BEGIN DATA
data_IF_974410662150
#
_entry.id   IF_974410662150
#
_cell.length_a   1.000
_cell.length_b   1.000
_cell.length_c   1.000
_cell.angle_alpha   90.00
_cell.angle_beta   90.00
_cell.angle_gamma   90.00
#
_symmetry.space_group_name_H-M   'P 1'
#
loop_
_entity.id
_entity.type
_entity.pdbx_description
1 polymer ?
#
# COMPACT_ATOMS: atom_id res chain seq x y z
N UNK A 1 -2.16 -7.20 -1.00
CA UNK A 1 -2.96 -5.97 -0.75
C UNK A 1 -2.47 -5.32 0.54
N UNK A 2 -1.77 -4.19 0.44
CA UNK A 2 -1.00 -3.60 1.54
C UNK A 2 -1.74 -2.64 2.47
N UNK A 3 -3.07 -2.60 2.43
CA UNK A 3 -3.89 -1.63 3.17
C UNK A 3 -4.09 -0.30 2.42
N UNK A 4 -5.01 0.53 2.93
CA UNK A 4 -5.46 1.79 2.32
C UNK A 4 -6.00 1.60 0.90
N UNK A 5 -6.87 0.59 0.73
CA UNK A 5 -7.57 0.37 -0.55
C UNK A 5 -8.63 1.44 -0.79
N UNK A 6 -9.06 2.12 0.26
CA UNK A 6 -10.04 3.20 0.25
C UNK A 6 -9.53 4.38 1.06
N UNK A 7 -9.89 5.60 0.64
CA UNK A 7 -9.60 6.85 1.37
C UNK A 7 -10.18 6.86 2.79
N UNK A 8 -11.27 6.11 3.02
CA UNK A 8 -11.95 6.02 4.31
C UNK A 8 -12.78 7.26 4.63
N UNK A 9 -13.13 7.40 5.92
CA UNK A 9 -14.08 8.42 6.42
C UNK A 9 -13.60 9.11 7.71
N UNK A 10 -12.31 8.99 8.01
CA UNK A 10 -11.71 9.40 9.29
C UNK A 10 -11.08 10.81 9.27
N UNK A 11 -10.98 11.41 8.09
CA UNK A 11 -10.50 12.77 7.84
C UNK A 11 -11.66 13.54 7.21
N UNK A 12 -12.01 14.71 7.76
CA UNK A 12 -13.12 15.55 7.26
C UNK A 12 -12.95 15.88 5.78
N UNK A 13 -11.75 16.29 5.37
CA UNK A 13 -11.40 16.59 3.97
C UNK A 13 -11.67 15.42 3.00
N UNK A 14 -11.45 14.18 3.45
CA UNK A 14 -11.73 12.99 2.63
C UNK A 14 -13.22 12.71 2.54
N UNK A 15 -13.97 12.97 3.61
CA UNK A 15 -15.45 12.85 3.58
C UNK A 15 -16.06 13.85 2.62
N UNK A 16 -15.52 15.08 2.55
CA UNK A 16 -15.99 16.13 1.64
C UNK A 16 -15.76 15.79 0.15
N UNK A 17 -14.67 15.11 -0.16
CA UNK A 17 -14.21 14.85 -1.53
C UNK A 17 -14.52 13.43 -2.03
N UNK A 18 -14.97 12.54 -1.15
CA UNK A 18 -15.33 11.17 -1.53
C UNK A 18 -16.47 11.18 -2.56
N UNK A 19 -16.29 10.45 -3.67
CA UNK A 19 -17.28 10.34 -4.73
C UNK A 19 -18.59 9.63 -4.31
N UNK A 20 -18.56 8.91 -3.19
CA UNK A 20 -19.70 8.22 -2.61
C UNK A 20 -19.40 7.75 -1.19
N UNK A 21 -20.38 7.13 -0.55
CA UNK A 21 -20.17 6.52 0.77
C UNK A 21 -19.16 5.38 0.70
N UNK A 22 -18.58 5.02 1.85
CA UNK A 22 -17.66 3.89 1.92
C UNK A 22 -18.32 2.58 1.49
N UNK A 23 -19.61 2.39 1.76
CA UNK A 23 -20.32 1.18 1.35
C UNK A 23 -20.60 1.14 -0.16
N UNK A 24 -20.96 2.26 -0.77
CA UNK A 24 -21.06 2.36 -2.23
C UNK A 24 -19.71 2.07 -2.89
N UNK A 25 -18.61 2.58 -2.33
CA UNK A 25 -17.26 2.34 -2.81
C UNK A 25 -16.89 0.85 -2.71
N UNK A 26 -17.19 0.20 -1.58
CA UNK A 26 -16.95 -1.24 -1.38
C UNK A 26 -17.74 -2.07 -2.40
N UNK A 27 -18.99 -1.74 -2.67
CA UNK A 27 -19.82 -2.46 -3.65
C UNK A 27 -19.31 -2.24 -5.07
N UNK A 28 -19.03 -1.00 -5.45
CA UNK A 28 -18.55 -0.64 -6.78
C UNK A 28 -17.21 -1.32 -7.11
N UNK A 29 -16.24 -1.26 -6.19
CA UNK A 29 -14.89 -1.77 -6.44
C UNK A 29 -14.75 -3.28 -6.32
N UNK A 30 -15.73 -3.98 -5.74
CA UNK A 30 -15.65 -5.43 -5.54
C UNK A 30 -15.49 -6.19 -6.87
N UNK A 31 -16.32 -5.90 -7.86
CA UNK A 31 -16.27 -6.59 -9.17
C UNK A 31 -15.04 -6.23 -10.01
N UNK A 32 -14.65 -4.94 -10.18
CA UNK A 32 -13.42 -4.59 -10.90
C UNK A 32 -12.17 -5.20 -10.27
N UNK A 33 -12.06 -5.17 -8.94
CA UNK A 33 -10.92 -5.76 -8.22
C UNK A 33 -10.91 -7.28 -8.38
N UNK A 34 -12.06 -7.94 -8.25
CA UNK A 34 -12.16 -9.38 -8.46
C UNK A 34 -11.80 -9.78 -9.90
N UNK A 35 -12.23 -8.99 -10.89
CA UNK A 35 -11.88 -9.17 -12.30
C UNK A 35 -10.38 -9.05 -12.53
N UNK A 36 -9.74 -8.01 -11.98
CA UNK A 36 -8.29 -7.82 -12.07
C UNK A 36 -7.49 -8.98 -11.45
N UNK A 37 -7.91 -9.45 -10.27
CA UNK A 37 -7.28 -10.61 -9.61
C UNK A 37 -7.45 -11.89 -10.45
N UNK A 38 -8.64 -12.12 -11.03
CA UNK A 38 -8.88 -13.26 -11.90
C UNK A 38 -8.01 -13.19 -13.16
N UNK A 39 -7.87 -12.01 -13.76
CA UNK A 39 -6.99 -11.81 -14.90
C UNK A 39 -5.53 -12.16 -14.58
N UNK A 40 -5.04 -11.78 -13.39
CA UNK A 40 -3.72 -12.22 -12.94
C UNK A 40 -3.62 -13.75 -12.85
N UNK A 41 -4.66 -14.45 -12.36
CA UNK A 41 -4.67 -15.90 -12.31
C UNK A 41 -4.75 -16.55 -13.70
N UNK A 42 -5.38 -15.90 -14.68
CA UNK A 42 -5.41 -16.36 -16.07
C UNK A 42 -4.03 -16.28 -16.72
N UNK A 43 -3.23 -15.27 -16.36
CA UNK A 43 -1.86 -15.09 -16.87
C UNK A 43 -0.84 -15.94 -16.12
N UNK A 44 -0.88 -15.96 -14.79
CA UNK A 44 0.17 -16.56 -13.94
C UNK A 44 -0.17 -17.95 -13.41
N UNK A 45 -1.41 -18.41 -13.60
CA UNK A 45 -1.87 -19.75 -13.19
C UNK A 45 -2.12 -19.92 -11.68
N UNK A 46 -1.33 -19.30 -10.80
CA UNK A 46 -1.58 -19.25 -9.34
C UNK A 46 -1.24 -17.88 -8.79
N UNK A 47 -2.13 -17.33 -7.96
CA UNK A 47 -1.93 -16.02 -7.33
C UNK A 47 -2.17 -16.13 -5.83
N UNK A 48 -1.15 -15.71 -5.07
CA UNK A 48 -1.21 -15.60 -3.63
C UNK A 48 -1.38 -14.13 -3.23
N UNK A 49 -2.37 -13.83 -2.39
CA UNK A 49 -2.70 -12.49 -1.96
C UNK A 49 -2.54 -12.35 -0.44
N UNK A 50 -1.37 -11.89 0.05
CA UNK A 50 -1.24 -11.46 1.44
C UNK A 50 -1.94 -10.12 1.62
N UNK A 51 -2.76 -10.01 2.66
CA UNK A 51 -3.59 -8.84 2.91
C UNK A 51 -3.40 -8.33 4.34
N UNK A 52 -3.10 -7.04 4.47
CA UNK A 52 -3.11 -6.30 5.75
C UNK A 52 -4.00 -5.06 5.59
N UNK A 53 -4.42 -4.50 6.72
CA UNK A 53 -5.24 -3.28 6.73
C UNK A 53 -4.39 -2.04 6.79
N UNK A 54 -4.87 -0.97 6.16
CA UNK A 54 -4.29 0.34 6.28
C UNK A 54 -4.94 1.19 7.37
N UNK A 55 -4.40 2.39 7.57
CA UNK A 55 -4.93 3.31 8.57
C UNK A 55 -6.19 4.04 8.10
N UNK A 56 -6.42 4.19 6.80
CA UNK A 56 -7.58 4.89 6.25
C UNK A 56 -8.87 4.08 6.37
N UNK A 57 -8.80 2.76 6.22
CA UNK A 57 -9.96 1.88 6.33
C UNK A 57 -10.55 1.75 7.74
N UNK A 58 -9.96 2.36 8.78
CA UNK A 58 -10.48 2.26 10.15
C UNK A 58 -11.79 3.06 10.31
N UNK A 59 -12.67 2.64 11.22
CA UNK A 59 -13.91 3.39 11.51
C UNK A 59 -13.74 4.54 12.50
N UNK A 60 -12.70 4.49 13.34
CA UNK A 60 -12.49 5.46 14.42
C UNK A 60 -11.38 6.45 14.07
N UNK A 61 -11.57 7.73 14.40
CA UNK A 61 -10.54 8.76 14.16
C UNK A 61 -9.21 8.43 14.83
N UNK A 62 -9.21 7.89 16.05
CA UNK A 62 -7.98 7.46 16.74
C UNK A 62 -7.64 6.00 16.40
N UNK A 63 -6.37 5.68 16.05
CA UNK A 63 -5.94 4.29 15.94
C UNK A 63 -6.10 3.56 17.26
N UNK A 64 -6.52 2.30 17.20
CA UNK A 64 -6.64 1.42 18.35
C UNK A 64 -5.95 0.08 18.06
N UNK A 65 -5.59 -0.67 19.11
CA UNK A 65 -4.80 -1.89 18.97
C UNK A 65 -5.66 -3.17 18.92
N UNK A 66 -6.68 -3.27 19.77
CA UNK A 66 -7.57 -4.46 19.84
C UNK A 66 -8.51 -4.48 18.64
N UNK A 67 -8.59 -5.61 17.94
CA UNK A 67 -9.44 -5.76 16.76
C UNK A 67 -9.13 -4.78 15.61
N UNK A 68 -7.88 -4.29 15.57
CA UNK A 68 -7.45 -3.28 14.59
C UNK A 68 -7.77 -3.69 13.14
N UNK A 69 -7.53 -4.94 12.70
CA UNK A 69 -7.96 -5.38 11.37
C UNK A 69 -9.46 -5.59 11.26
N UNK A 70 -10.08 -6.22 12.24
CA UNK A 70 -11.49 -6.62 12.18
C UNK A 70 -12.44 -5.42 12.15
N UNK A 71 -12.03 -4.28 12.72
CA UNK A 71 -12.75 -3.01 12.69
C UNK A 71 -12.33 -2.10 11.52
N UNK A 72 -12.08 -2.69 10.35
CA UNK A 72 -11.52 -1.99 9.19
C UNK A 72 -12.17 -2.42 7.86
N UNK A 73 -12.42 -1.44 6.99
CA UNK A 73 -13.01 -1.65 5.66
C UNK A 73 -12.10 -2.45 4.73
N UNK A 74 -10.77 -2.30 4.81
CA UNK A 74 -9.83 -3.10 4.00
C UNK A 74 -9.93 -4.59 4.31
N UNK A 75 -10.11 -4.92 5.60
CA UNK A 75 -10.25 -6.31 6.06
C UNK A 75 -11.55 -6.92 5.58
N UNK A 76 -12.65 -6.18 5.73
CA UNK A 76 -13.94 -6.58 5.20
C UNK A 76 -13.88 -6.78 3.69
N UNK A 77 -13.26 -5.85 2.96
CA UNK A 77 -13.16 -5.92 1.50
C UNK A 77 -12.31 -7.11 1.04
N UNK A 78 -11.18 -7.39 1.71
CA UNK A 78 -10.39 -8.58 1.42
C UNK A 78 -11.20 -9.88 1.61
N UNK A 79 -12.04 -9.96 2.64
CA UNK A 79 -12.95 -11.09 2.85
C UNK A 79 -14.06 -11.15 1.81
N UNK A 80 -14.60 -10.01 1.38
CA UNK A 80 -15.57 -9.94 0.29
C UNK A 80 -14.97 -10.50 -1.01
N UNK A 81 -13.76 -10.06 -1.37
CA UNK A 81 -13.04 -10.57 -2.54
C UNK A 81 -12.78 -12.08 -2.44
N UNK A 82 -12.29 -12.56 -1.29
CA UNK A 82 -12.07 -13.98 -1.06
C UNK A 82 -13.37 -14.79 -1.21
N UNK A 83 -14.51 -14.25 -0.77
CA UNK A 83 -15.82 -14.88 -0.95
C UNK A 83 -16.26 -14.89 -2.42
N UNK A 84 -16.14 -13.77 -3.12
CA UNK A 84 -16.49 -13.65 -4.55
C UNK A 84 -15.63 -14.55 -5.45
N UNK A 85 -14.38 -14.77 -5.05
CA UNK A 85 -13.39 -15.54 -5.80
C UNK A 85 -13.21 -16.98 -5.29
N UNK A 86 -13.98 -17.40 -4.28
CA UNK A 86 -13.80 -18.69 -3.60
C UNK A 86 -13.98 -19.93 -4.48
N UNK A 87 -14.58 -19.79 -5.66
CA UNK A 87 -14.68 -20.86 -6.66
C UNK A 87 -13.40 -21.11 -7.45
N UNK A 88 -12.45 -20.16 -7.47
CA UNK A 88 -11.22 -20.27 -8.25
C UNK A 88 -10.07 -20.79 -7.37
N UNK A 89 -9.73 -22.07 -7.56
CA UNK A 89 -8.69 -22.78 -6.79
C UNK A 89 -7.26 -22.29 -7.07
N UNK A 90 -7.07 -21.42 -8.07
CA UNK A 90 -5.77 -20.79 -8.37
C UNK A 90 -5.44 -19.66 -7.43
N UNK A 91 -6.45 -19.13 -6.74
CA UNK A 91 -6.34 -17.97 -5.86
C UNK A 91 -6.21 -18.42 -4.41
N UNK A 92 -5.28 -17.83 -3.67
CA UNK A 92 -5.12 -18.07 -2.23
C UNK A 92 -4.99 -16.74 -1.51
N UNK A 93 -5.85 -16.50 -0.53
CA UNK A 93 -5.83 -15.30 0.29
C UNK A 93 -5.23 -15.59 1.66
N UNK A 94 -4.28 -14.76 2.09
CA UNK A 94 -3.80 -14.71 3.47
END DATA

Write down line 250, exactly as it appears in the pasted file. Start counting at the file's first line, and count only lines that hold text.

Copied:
CA UNK A 77 -13.16 -5.92 1.50